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72-h Kinetics of High-Sensitive Troponin T and Inflammatory Markers after Marathon

SCHERR, JOHANNES1; BRAUN, SIEGMUND2; SCHUSTER, TIBOR3; HARTMANN, CHARLOTTE1; MOEHLENKAMP, STEFAN4; WOLFARTH, BERND1; PRESSLER, AXEL1; HALLE, MARTIN1

Medicine & Science in Sports & Exercise: October 2011 - Volume 43 - Issue 10 - pp 1819-1827
doi: 10.1249/MSS.0b013e31821b12eb
Clinical Sciences

Introduction: Strenuous exercise induces significant increases in cardiac biomarkers. However, it is still unclear whether this is caused by cardiomyocyte necrosis or secondary mechanisms such as ischemia, cardiac energy deficiency, increased inflammation, or renal dysfunction.

Methods: Therefore, we investigated cardiac biomarkers (high-sensitive cardiac troponin T (hs-cTnT), N-terminal pro-brain natriuretic peptide (NT-proBNP), heart-type fatty acid-binding protein (h-FABP)), inflammation markers (high-sensitive C-reactive protein (hs-CRP), interleukin-6 (IL-6), interleukin-10, tumor necrosis factor-α), and renal function (cystatin C) in 102 healthy men age 42 ± 9 yr before and 0, 24, and 72 h after a marathon.

Results: Kinetics of hs-cTnT revealed a peak immediately after the race (V3) that decreased rapidly to pretest values within 72 h (V5) (median (interquartile range) = 31.07 (19.25-46.86) ng·L−1 at V3 and 3.61 (3.20-6.70) ng·L−1 at V5, P < 0.001). NT-proBNP and h-FABP kinetics showed a similar pattern (NT-proBNP = 92.6 (56.9-149.7) ng·L−1 at V3 and 34.9 (21.7-54.5) ng·L−1 at V5; h-FABP = 44.99 (32.19-64.42) μg·L−1 at V3 and 7.66 (5.64-10.60) μg·L−1 at V5; always P < 0.001). Proinflammatory markers, such as IL-6 and hs-CRP, and renal dysfunction were significantly augmented immediately after the race (before the race compared with maximum after the race: IL-6 = 15.5-fold, hs-CRP = 28-fold, cystatin C = 1.22-fold, all P < 0.001). These increases were not related to the increase of hs-cTnT. Similarly, training history, finishing time, and exercise intensity were not associated with changes of hs-cTnT.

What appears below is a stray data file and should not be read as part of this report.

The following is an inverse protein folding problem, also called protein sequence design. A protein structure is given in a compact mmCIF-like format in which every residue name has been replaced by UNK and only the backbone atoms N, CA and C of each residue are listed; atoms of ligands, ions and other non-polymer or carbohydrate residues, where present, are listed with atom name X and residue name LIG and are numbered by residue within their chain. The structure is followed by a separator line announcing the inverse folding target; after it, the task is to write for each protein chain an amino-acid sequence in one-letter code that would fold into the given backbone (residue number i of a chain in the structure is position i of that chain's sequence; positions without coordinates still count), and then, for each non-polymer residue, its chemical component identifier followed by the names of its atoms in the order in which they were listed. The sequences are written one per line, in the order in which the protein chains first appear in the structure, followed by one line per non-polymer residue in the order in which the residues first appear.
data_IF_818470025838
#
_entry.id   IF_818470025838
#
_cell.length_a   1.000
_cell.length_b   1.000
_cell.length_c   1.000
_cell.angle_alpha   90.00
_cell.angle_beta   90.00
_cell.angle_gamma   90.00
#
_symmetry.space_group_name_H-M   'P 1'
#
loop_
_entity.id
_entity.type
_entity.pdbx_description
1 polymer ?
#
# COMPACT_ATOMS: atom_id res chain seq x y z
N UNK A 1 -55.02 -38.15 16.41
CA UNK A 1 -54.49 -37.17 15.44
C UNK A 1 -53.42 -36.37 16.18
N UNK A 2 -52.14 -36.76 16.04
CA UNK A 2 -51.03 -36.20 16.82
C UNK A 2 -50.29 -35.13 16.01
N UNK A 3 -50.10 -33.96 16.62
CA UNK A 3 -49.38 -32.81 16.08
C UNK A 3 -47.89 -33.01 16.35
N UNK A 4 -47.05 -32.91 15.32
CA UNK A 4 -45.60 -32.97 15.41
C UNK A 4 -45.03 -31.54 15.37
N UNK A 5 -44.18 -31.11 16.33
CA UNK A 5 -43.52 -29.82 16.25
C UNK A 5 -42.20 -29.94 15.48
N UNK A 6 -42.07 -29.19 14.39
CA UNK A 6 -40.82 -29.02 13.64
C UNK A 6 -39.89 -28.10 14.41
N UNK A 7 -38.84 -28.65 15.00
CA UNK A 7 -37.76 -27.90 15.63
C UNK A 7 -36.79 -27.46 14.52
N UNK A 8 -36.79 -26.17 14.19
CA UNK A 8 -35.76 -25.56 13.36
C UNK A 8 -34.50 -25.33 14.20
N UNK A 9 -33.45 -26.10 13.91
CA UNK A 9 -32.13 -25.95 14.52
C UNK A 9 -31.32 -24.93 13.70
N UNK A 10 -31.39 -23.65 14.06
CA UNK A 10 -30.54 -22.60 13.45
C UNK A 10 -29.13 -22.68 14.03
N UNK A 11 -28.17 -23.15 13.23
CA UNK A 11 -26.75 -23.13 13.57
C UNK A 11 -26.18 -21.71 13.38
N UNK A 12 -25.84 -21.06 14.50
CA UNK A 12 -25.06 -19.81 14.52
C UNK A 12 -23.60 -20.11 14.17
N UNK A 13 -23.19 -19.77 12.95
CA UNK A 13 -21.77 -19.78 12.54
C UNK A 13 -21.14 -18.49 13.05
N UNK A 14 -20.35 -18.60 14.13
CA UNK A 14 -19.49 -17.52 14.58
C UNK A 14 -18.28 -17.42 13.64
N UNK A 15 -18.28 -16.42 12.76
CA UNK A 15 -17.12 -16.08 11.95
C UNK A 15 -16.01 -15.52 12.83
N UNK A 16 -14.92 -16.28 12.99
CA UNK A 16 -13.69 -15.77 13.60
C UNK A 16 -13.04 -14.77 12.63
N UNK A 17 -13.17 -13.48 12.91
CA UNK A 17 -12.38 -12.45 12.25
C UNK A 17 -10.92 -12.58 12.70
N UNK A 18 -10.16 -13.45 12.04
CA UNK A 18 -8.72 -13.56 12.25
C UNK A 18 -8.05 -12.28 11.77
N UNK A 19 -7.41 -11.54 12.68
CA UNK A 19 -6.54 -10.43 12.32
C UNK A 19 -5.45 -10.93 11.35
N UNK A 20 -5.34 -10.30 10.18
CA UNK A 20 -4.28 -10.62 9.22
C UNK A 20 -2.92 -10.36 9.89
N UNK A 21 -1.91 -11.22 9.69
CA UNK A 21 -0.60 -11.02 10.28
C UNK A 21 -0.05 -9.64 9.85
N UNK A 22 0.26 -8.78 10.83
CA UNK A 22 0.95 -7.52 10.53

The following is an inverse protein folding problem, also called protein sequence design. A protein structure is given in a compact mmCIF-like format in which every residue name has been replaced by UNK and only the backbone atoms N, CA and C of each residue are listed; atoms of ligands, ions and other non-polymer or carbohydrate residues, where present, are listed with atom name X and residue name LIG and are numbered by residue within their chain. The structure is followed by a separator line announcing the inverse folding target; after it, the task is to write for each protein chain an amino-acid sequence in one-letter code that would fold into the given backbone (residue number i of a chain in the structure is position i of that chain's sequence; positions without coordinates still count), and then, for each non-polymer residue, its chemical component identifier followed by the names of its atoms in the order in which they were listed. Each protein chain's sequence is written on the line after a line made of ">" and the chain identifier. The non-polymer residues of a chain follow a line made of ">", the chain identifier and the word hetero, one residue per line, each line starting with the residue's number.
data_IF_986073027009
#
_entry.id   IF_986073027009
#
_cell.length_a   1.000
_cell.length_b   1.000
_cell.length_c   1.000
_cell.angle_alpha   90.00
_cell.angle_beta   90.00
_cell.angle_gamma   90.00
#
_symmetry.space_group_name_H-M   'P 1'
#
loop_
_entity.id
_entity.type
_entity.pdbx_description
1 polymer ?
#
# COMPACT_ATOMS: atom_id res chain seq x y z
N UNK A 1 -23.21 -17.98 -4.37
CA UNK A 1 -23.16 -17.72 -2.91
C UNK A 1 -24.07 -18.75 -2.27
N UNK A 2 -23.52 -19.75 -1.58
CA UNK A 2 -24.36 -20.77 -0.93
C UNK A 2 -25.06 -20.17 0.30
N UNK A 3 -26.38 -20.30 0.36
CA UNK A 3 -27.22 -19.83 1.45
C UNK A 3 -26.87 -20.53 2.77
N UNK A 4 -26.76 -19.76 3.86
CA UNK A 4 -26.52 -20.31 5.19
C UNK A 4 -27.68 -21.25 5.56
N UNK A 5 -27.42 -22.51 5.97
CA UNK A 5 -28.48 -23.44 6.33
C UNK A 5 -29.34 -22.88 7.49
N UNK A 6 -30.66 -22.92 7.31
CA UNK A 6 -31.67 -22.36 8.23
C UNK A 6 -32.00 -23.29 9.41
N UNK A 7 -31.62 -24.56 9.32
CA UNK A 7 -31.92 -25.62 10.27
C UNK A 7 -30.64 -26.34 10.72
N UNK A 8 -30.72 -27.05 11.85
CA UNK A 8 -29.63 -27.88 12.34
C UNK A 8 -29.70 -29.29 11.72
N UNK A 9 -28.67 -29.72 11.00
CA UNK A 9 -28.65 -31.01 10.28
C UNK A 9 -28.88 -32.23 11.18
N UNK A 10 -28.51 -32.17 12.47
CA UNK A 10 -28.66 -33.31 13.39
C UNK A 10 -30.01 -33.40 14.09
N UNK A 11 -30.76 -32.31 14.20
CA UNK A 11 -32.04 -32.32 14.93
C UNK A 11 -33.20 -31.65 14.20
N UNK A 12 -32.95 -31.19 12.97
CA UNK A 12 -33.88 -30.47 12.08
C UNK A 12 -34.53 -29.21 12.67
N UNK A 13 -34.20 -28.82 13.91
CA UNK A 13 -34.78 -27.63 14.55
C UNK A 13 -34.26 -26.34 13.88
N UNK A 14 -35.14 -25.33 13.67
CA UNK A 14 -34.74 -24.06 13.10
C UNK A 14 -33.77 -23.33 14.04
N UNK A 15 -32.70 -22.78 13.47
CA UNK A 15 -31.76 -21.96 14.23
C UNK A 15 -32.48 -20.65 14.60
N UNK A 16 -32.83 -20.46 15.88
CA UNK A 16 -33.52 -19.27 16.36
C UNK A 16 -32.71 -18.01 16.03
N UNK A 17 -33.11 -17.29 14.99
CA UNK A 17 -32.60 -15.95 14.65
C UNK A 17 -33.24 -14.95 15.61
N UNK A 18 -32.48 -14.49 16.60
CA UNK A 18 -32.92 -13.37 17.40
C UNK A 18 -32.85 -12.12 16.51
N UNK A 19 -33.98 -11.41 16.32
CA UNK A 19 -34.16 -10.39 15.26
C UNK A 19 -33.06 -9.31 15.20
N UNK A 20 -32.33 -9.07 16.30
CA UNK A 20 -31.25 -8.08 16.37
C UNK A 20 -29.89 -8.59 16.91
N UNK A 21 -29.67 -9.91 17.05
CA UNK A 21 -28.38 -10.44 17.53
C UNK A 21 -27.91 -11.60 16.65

Conclusions: Cardiac biomarkers were increased immediately after a marathon race. Interestingly, values returned to normal levels within 72 h. These kinetics with a sharp peak indicate that cardiac necrosis during marathon running seems very unlikely but may be explained by altered myocyte metabolism.

1Department of Prevention and Sports Medicine, Klinikum rechts der Isar, Technische Universitaet Muenchen, Munich, GERMANY; 2Institute for Laboratory Medicine, Deutsches Herzzentrum Muenchen der Technischen Universitaet Muenchen, Munich, GERMANY; 3Department for Medical Statistics and Epidemiology, Klinikum rechts der Isar, Technische Universitaet Muenchen, Munich, GERMANY; and 4Department of Cardiology, University Hospital, Essen, GERMANY

Address for correspondence: Johannes Scherr, M.D., Department of Prevention and Sports Medicine, Klinikum rechts der Isar, Technische Universitaet Muenchen, Connollystr. 32, D-80809 Munich, Germany; E-mail: scherr@sport.med.tum.de.

Submitted for publication November 2010.

Accepted for publication March 2011.

©2011The American College of Sports Medicine